Stopping the summer slide
This week is the start of summer vacation for a lot of students in the Puget Sound area. It's a time to relax, go to camps and have fun.
But for children who come from families that don't have a lot of money these next few months are when they often fall behind in their reading skills.
SpongeBob, Princess Barbie, biographies of Justin Bieber, Captain Underpants. These are the titles kids like.
A new program being tested out in nine schools in the Highline and Seattle school districts aims to stop what is often called the "summer slide". It's called Book Up Summer and here's how it works; students from low income homes get to pick out 12 books. At the end of the school year they take the books home, for keeps.
The program is being run by the literacy non-profit Page Ahead. Susan Dibble, the organization's executive director, says based on research, letting students do the choosing is what gives the program its muscle.
"Their reading levels and their abilities, they got twice as much out of what they read if they chose it themselves. I mean, that's pretty powerful!"
The kindergarten classes at Hawthorne Elementary near Columbia City in Seattle are some of the 2,000 students participating this year. After their graduation ceremony they receive the books that they selected a few weeks earlier. It feels a little bit like Christmas in the classroom.
Six year old E.J. James carefully goes through his stash to make sure everything is there.
"I picked Star Wars books, Lego books and snake books and stuff."
SpongeBob, Princess Barbie, biographies of Justin Bieber, Captain Underpants. These are the titles kids like. Page Ahead got the idea for doing this after reading a study by Richard Allington, an education professor at the University of Tennessee.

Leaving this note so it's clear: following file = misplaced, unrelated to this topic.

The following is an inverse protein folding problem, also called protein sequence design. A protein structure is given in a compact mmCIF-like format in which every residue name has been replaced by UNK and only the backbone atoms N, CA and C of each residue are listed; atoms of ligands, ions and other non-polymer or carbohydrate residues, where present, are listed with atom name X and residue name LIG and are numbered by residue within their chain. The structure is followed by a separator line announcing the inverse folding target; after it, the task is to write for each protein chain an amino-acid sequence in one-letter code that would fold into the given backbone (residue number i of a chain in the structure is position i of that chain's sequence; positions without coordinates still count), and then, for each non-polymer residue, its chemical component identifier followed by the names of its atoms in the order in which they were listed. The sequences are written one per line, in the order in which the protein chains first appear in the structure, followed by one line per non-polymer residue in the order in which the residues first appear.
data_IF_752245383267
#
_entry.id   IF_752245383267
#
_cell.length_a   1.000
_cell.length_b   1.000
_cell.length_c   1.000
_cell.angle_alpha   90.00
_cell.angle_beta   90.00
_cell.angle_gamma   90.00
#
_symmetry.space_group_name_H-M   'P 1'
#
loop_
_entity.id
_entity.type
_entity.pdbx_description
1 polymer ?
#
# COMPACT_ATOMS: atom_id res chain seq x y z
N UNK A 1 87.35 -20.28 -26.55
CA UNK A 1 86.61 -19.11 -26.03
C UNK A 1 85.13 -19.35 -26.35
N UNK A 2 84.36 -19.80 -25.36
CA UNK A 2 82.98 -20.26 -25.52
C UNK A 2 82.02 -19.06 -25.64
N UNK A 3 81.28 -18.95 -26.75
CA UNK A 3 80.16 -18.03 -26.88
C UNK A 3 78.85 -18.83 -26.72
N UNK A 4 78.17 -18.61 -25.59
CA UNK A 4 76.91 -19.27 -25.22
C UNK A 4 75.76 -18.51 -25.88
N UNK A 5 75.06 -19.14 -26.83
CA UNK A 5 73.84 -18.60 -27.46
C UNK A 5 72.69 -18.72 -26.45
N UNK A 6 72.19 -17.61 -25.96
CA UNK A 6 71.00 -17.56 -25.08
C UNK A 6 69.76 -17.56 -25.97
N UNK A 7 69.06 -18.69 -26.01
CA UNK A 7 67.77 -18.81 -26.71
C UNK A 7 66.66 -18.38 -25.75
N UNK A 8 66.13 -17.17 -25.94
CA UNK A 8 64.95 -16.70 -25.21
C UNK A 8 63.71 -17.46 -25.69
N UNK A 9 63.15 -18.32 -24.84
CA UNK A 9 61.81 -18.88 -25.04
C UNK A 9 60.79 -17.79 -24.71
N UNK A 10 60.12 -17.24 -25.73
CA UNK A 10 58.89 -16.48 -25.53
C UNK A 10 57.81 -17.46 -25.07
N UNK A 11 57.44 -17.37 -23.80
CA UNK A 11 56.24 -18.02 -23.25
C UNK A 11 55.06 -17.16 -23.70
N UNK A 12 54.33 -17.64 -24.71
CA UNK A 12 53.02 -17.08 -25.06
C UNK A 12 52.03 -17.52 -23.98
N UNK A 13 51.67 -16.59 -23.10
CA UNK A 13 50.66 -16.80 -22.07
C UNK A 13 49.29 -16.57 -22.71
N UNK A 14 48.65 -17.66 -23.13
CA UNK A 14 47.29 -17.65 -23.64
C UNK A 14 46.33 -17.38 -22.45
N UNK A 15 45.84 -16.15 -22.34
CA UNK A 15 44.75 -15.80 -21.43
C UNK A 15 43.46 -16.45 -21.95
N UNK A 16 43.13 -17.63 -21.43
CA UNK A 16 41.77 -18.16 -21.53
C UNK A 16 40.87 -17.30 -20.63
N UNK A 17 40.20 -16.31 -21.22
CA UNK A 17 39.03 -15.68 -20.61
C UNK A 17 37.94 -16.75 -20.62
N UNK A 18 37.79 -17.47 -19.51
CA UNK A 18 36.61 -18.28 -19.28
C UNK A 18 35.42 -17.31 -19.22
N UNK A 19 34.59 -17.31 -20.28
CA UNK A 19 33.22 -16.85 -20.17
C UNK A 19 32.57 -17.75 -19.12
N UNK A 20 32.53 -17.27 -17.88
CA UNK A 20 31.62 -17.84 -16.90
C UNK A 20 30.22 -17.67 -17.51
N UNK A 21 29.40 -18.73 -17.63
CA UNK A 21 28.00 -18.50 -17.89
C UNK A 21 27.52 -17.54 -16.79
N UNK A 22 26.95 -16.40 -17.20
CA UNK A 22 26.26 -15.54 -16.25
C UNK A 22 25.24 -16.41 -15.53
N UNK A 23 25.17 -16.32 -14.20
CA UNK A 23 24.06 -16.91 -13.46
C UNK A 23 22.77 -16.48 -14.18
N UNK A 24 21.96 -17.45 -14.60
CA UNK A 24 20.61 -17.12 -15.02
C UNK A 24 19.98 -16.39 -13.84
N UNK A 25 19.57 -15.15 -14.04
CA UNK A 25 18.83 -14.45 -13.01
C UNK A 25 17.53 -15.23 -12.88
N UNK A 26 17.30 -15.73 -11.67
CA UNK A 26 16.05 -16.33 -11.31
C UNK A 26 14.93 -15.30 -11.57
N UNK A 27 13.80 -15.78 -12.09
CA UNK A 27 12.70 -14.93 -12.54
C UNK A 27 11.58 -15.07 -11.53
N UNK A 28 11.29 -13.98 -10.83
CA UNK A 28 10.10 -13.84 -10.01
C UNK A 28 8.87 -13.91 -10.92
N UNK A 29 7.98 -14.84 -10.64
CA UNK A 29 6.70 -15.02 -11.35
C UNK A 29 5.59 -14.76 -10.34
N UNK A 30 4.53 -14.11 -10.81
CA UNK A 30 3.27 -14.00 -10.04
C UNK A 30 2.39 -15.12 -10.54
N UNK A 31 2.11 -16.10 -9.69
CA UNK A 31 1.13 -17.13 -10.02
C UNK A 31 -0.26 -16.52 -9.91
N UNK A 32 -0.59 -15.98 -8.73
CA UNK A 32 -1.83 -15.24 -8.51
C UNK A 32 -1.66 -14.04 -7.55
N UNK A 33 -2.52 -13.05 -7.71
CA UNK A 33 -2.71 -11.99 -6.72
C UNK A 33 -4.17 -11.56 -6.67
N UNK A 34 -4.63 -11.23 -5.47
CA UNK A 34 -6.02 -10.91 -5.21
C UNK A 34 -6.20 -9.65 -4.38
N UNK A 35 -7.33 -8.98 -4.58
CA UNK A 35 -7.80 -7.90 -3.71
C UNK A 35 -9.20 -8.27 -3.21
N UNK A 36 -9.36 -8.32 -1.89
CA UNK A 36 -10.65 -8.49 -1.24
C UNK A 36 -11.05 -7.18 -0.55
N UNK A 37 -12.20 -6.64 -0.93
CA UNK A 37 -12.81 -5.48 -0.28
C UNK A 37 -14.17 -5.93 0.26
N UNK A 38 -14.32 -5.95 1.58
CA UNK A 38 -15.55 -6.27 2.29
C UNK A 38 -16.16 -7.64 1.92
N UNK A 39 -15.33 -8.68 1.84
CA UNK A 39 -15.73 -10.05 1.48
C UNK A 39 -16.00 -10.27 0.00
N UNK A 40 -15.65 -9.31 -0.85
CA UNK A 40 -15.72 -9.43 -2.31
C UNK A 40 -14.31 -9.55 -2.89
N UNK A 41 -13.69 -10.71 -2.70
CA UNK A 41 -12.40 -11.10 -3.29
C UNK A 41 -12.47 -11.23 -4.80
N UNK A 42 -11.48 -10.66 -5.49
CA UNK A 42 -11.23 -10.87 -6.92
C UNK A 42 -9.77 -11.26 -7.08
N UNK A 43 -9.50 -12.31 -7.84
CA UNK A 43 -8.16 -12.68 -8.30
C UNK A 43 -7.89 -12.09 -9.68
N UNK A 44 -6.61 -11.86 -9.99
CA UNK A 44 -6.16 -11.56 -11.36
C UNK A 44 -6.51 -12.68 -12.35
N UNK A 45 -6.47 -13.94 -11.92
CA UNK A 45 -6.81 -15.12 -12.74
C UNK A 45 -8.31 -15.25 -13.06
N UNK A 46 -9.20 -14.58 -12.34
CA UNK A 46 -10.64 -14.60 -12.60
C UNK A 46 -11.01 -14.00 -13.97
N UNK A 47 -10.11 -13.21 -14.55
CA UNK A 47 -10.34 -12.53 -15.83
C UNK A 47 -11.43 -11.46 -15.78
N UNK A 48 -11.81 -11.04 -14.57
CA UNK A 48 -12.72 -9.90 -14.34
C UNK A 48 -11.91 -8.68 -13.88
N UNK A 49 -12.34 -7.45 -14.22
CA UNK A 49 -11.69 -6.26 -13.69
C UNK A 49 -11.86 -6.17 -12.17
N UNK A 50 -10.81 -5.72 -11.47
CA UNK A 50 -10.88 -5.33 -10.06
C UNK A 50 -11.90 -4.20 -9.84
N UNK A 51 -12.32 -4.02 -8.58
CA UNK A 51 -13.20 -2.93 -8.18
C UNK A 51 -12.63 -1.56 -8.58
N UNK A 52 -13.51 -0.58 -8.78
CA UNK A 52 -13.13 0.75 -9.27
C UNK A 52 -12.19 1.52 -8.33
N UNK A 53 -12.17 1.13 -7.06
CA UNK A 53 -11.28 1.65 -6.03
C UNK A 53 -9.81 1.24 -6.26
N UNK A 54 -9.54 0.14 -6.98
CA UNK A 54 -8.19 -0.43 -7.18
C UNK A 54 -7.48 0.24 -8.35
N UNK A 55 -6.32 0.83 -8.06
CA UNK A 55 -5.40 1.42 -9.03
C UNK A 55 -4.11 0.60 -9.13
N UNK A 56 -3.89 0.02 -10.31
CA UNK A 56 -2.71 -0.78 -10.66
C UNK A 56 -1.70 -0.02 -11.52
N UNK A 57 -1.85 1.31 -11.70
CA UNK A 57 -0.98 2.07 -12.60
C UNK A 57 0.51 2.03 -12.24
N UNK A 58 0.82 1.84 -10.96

Years ago, Allington was investigating why children from low income homes don't read as much as their well off peers.
"And that rang a bell for us, 'of course they don't read as much, they don't own any damn books. They go to schools that have a few books but don't let anyone take them home.' "
Allington spent four years following more than 1,000 1st, 2nd and 3rd graders in Florida from low income homes. The children who were allowed to chose about 12 books and take them home kept up their enthusiasm for reading, making them want to do more on their own.
"Fourth graders who read 3 or 4 hours a day score at the 98th percentile. Fourth graders who read half an hour a day or less are the 4th graders who score at the tenth percentile. It's the lack of practice that I would argue is the reason that American kids don't read better."
Allington found that by sending low income students home from summer vacation with books they liked, for three years in a row, helped them successfully hit that magic moment around age 8 when a child makes the jump from learning to read to reading to learn new information such as history, math and science.
Back in classroom at Hawthorne Elementary 6 year old E.J. James shares his summer plans.
"Watching TV and going to the movies."
Then he looks at his new stack of books.
"I'm going to read them. I don't know how to read yet but I know how to read some words though."
The goal is that James will come back to school in September as a 1st grader remembering the words he knows now and maybe a few new ones.
Page Ahead won't know the full impact of the program until a few more years when it can compare year to year reading test scores.
For parents who do have the time to go to the library this summer with your kids, or the money to buy some new books, try and let your children do the choosing. A lot of Justin Bieber biographies and SpongeBob stories today could build the reading stamina it will take to eventually get through Moby Dick.